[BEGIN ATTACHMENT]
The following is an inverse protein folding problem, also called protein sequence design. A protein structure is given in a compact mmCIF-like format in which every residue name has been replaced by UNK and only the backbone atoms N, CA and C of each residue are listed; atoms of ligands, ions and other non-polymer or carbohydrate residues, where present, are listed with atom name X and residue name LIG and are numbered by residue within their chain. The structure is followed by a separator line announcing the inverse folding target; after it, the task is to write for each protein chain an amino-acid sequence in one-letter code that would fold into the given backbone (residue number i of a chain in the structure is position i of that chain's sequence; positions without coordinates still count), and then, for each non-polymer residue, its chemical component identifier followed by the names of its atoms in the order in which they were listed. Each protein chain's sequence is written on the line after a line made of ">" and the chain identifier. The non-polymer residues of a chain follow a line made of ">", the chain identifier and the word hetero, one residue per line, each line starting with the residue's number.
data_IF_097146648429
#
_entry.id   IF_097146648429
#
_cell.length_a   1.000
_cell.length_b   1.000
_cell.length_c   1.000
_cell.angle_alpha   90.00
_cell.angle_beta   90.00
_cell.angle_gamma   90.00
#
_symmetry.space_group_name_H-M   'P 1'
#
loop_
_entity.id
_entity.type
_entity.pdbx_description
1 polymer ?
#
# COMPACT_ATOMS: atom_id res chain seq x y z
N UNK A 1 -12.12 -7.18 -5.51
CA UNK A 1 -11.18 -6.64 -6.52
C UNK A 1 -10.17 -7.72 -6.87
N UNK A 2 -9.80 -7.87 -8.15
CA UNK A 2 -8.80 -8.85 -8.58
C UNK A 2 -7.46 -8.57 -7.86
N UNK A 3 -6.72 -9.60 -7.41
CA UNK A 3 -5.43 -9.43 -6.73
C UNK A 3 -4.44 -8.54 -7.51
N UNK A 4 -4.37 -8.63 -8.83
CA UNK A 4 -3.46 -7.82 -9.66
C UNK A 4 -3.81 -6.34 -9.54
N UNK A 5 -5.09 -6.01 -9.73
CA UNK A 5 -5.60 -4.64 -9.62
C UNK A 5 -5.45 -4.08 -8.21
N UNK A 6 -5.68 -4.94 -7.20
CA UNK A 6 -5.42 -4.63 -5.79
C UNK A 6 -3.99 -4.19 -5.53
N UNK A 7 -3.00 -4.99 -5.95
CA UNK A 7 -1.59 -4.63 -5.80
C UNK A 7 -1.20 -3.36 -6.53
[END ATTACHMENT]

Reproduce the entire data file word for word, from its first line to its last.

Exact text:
The following is an inverse protein folding problem, also called protein sequence design. A protein structure is given in a compact mmCIF-like format in which every residue name has been replaced by UNK and only the backbone atoms N, CA and C of each residue are listed; atoms of ligands, ions and other non-polymer or carbohydrate residues, where present, are listed with atom name X and residue name LIG and are numbered by residue within their chain. The structure is followed by a separator line announcing the inverse folding target; after it, the task is to write for each protein chain an amino-acid sequence in one-letter code that would fold into the given backbone (residue number i of a chain in the structure is position i of that chain's sequence; positions without coordinates still count), and then, for each non-polymer residue, its chemical component identifier followed by the names of its atoms in the order in which they were listed. Each protein chain's sequence is written on the line after a line made of ">" and the chain identifier. The non-polymer residues of a chain follow a line made of ">", the chain identifier and the word hetero, one residue per line, each line starting with the residue's number.
data_IF_097146648429
#
_entry.id   IF_097146648429
#
_cell.length_a   1.000
_cell.length_b   1.000
_cell.length_c   1.000
_cell.angle_alpha   90.00
_cell.angle_beta   90.00
_cell.angle_gamma   90.00
#
_symmetry.space_group_name_H-M   'P 1'
#
loop_
_entity.id
_entity.type
_entity.pdbx_description
1 polymer ?
#
# COMPACT_ATOMS: atom_id res chain seq x y z
N UNK A 1 -12.12 -7.18 -5.51
CA UNK A 1 -11.18 -6.64 -6.52
C UNK A 1 -10.17 -7.72 -6.87
N UNK A 2 -9.80 -7.87 -8.15
CA UNK A 2 -8.80 -8.85 -8.58
C UNK A 2 -7.46 -8.57 -7.86
N UNK A 3 -6.72 -9.60 -7.41
CA UNK A 3 -5.43 -9.43 -6.73
C UNK A 3 -4.44 -8.54 -7.51
N UNK A 4 -4.37 -8.63 -8.83
CA UNK A 4 -3.46 -7.82 -9.66
C UNK A 4 -3.81 -6.34 -9.54
N UNK A 5 -5.09 -6.01 -9.73
CA UNK A 5 -5.60 -4.64 -9.62
C UNK A 5 -5.45 -4.08 -8.21
N UNK A 6 -5.68 -4.94 -7.20
CA UNK A 6 -5.42 -4.63 -5.79
C UNK A 6 -3.99 -4.19 -5.53
N UNK A 7 -3.00 -4.99 -5.95
CA UNK A 7 -1.59 -4.63 -5.80
C UNK A 7 -1.20 -3.36 -6.53